EBA updates technical standards in view of its 2023 benchmarking of internal approaches

05 May 2022

The European Banking Authority (EBA) published today an update to its Implementing Technical Standards (ITS) which specify the data collection for the supervisory benchmarking exercise of 2023 in relation to the internal approaches used in market and credit risk and IFRS9 accounting. The updated ITS include all benchmarking portfolios and metrics that will be used for the 2023 exercise. The benchmarking exercise is an essential supervisory tool to monitor and enhance the quality of internal models, which are relevant for the assessment of the institution’s capital adequacy.

The exercise covers approved internal ratings-based (IRB) approaches used for own funds requirements calculation of credit and market risk, as well as internal models used for IFRS9.

For market risk, in order to keep the exercise informative, the data collection is extended to include the collection of new instruments and portfolios, in particular those recently applied by the industry. These new instruments are also accompanied by a more logical use of instruments references numbering in Annex V.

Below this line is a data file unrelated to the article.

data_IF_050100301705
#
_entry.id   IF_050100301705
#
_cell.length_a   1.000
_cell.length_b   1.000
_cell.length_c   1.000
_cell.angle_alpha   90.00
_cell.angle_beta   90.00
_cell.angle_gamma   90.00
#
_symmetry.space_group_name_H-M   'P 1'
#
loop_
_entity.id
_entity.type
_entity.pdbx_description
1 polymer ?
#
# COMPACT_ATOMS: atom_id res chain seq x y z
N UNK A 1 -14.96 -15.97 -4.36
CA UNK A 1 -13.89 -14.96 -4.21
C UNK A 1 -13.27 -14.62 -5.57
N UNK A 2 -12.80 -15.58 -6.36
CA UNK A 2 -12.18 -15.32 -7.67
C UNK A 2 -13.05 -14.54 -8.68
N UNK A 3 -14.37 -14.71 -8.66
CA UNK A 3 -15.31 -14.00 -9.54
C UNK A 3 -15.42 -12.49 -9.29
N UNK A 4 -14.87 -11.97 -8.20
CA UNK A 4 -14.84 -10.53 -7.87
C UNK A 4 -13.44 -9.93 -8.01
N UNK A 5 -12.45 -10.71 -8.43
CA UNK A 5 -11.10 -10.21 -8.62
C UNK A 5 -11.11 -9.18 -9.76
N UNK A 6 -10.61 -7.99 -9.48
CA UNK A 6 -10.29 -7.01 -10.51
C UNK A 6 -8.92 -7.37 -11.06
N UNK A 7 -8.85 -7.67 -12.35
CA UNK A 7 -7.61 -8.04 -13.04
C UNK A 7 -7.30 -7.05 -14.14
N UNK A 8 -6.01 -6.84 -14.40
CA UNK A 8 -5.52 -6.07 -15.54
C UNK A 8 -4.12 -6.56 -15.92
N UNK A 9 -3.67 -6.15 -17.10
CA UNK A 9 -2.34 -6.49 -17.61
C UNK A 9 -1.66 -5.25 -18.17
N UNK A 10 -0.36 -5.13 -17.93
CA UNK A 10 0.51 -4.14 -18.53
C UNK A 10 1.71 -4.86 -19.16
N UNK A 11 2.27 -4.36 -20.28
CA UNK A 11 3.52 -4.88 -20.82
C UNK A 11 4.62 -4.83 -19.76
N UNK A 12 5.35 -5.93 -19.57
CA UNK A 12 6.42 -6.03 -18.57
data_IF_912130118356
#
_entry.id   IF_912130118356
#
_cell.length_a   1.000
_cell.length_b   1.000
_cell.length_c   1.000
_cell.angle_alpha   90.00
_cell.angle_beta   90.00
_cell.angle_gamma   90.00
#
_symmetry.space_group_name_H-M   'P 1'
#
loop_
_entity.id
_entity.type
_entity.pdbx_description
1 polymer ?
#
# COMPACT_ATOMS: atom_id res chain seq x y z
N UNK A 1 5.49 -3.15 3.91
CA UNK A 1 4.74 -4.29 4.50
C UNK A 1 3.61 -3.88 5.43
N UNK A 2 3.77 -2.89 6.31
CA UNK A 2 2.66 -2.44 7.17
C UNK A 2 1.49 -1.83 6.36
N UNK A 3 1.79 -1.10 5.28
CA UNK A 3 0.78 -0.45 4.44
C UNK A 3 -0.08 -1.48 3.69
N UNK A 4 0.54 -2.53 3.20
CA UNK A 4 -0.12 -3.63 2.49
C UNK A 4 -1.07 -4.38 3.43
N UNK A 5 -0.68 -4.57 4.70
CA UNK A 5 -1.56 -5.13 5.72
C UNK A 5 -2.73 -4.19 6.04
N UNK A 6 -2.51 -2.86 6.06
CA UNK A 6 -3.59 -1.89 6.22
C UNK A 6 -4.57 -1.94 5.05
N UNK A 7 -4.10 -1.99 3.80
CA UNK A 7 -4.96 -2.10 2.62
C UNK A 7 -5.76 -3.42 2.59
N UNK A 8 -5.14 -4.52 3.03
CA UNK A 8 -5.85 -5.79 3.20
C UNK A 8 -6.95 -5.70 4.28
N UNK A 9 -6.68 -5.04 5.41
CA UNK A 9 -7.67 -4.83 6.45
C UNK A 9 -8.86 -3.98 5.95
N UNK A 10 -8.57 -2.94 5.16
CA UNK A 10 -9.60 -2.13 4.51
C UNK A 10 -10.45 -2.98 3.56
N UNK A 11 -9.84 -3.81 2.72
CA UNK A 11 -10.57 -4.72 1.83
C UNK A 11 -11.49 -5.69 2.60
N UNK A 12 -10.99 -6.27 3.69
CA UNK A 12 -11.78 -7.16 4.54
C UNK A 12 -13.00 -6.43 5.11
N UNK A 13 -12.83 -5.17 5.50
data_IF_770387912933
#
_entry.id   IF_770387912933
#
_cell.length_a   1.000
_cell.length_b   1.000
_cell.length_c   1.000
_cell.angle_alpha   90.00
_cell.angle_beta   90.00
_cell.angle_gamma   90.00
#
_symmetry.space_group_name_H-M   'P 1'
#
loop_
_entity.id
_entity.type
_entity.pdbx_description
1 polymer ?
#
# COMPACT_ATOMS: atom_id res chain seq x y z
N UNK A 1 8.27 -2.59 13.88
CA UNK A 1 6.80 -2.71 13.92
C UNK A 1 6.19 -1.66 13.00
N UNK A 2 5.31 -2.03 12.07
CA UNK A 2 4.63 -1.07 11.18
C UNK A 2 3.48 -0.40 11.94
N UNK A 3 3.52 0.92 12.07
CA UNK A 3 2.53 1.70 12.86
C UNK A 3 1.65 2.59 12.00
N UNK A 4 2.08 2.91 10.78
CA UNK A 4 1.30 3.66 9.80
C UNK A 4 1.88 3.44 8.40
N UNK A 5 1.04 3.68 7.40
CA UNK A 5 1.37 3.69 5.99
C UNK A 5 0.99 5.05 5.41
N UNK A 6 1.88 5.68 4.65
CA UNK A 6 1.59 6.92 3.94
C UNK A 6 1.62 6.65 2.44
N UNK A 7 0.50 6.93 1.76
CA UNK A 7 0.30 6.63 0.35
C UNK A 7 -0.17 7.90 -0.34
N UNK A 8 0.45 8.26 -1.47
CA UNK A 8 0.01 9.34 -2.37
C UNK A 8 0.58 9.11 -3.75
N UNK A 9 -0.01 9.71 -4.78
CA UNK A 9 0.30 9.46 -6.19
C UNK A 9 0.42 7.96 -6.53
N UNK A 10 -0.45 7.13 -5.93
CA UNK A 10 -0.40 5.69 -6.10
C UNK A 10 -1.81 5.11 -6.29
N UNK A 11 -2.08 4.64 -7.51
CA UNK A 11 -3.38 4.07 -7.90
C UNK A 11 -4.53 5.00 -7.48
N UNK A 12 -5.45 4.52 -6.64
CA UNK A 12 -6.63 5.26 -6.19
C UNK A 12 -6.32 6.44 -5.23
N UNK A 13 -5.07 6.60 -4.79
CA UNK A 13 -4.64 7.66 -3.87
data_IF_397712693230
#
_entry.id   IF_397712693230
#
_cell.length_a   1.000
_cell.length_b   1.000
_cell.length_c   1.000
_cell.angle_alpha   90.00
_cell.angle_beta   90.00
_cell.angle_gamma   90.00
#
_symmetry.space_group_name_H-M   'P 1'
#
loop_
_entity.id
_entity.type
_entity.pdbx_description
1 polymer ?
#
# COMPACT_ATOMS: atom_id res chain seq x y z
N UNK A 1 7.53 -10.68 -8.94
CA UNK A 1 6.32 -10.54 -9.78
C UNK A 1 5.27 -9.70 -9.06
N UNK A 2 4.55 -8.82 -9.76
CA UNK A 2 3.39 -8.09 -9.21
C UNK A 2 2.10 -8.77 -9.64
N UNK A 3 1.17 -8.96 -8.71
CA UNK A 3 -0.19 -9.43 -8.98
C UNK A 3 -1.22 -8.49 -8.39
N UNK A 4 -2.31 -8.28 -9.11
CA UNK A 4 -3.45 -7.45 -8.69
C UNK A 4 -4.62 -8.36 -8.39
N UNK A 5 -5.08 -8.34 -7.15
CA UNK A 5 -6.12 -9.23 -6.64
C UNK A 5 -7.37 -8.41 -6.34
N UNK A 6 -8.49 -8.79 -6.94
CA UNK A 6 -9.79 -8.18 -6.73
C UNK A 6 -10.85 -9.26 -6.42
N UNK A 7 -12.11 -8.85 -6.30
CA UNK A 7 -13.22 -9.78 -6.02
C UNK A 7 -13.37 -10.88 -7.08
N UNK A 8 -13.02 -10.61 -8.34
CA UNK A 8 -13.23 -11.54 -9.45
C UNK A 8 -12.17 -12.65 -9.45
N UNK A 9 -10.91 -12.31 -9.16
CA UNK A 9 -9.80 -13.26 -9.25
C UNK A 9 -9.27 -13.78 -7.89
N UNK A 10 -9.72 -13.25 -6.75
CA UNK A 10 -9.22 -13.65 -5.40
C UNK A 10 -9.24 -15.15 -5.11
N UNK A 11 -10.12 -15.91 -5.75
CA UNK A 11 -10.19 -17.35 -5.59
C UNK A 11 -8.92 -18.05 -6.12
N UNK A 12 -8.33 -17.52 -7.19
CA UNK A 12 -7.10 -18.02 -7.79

For credit risk minor changes were made to the benchmark portfolios and no changes to the data fields for reporting purposes. Minor clarifications are provided in the instructions in Annex IV on how to deal with changes in the definition of default.

No changes have been made to the IFRS 9 templates.

Finally, it is important to note that this exercise proved a useful instrument in the assessment of the impact of the COVID-19 pandemic on the banking sector. A focus of the past and coming year is the disentangling of deviations from the benchmarks which may be due to the pandemic or other business-related developments from those which may be due to the internal approaches.

Note to the editors

In combination with the supervisory assessment that is part of the annual benchmarking exercise the benchmarking exercise supports the development and maintenance of high quality of internal models. From the regulators’ perspective, the exercise is a useful tool to monitor the models’ behaviours and sensitivity to stressed economic situation as well as the implementation of regulatory products such as the credit risk IRB roadmap and in the EBA roadmap for the new market and counterparty credit risk approaches.

During the review only Annexes I, II, IV, V, VI were amended, while Annexes III, VII, VIII, IX have remained unchanged for this year’s exercise and are thus not part of the amending regulation.

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